Our public education system doesn’t adequately prepare our children for today’s world because it is designed for a 200-year-old problem that no longer exists. We won’t easily fix this system through our newsletter, but we’ll share some cool ideas about how we can enrich our children’s lives.

In his 2013 TED Prize speech, educational researcher, Dr. Sugata Mitra, explained how the current model for education came from the Victorian British Empire when they needed people to smoothly run a worldwide bureaucracy without computers, the Internet, or even telephones. People working in the bureaucracy needed to have identical skills – write extremely neatly, read, and do addition, subtraction, multiplication, and division – to be cogs in a global machine.

These aren’t the skills our children need to master to be successful today, yet public education generally focuses on them. Our system of education is outdated and isn’t keeping pace with how quickly the world is changing. People still need to be able to read and understand basic arithmetic; however, in this age of computers, tablets, and smart phones, perfect penmanship isn’t necessary. How much time do you spend typing on electronic devices versus writing by hand? Which of these gets more attention in school?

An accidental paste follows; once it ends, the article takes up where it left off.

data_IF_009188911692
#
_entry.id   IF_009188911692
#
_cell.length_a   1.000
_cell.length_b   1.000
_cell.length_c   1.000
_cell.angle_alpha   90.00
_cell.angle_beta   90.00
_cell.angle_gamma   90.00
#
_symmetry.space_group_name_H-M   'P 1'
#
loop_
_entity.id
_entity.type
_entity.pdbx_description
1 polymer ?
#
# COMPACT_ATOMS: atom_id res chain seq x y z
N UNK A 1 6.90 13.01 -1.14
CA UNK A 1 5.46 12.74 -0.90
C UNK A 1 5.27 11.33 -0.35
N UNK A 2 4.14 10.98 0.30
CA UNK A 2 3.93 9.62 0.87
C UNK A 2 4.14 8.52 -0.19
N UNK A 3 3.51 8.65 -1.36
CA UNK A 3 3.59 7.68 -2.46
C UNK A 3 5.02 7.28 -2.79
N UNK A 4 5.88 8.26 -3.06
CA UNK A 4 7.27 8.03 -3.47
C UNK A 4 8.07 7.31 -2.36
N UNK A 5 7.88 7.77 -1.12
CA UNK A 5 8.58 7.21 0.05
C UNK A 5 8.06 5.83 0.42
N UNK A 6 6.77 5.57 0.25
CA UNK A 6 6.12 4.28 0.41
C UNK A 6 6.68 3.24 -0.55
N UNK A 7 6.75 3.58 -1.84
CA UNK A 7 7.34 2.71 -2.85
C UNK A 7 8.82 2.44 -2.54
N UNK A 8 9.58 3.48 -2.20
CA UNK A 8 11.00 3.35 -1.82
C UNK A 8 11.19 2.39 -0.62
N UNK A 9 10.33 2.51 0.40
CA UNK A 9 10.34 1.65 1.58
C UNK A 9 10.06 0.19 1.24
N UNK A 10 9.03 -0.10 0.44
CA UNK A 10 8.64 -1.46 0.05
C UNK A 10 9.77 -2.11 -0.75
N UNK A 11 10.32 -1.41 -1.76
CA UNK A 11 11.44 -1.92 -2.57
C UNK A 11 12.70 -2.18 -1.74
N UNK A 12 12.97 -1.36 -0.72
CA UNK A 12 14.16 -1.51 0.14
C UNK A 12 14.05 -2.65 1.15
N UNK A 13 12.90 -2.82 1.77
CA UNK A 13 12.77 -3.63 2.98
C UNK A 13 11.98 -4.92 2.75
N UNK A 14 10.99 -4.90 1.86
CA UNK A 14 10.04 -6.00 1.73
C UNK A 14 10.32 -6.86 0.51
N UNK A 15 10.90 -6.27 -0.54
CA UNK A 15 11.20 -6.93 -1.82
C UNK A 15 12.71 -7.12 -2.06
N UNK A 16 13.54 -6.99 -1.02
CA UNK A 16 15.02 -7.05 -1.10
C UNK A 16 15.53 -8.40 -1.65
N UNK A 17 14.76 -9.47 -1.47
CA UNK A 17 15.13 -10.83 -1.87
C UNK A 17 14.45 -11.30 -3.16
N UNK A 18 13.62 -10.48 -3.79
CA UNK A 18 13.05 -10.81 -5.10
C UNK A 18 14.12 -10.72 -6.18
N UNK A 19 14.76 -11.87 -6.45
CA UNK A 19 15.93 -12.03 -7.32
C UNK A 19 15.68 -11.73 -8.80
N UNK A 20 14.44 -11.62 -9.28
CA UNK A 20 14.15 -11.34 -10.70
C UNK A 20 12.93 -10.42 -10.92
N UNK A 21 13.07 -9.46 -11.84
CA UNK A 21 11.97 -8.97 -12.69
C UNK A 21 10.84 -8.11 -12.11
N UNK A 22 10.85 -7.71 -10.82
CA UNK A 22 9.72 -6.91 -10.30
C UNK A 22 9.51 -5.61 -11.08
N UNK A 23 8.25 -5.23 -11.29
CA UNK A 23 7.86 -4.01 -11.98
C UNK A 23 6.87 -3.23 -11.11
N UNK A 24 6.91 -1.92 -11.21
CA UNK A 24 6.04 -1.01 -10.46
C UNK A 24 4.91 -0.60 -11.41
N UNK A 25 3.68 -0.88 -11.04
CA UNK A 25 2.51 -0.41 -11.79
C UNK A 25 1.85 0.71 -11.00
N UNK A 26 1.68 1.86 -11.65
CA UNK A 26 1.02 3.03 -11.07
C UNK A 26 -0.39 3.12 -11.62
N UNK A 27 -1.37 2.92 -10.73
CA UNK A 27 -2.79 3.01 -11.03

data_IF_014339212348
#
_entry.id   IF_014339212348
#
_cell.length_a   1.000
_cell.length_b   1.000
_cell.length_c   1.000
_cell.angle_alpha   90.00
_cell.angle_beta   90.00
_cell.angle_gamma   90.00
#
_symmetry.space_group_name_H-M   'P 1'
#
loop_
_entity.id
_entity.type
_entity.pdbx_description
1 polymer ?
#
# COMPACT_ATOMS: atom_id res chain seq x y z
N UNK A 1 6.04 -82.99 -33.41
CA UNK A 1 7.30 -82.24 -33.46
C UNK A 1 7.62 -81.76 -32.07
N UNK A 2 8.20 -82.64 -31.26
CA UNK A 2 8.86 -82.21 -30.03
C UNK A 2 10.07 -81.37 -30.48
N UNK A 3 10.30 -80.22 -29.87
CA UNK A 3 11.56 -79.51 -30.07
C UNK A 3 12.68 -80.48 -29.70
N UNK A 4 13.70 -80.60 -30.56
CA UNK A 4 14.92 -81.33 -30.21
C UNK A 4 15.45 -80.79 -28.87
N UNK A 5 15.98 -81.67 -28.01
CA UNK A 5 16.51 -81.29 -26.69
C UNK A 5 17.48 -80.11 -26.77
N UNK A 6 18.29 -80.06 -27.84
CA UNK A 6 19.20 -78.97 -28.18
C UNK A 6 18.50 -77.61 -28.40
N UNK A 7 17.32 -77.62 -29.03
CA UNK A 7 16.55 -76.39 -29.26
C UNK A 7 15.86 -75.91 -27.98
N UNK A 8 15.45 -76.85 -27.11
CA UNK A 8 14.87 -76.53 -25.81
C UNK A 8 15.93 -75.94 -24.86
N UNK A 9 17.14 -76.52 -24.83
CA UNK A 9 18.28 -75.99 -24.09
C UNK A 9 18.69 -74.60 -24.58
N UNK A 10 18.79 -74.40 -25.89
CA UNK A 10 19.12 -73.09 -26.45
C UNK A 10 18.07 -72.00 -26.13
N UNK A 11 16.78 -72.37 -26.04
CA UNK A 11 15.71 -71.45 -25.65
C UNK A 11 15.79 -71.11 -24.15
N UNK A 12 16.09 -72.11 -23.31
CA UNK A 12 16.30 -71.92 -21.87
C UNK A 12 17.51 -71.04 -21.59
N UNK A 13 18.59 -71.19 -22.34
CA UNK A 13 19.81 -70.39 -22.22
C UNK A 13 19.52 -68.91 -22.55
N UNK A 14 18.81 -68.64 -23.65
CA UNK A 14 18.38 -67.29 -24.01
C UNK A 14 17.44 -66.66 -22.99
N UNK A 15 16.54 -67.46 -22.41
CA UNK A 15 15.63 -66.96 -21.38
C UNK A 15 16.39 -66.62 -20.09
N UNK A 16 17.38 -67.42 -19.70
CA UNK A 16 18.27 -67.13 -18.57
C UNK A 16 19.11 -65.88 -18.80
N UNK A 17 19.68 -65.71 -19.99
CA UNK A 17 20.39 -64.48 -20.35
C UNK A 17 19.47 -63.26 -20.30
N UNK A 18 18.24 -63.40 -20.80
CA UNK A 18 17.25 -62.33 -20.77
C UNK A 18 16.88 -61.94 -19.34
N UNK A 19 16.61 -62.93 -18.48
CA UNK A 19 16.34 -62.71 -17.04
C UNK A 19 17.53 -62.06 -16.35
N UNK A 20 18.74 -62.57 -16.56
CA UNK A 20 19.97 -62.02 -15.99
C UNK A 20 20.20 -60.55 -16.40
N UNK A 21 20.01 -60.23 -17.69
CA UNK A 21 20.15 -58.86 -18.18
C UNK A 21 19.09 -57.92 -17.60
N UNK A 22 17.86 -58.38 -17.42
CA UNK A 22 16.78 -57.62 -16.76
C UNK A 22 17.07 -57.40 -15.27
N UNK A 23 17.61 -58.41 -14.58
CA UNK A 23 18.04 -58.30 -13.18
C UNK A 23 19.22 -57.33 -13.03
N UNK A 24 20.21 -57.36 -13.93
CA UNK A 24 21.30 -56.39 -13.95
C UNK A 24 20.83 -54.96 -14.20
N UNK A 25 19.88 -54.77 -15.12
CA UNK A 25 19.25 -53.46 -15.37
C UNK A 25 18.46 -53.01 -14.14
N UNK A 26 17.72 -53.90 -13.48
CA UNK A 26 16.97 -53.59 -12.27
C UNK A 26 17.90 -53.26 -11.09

Our education system should be facilitating opportunities for children to develop research, computer, communication, creative thinking, and problem solving skills. We need a system that encourages children’s innate sense of curiosity and wonder – where asking questions is encouraged and learning becomes a passion. Dr. Mitra suggests that the role of teachers should be to let learning happen, not make it happen.

To achieve this, he proposes a Self-Organized Learning Environment (SOLE) with a simple set of requirements – Broadband + Collaboration + Encouragement. People can create a SOLE at home, school, or after school programs using a free online toolkit. More specifically, he advocates creating flexible groups of 4 students working together using a computer with Internet access and large sheets of paper for their notes and findings to tackle big questions like Is life on earth sustainable?, How was music created?, and Who made the alphabet?

Unfortunately, with our country’s current focus on standardized test achievement, SOLE probably won’t become an integral part of public education, but maybe SOLE could be used for enrichment at home, school, and after school programs.

Although our family has yet to try the SOLE model, we’ve had some success with self-directed research and learning including the articles our daughters have written for this newsletter. When they find a topic or burning question, we give them the time and resources for open exploration. We’ve been astounded by their discussions, short reports, and animated PowerPoints.

A lazy summer day at home seems like a perfect opportunity for self-directed learning. Have your children done it? Any interest in experimenting with it? Give it a try and let us know what happens!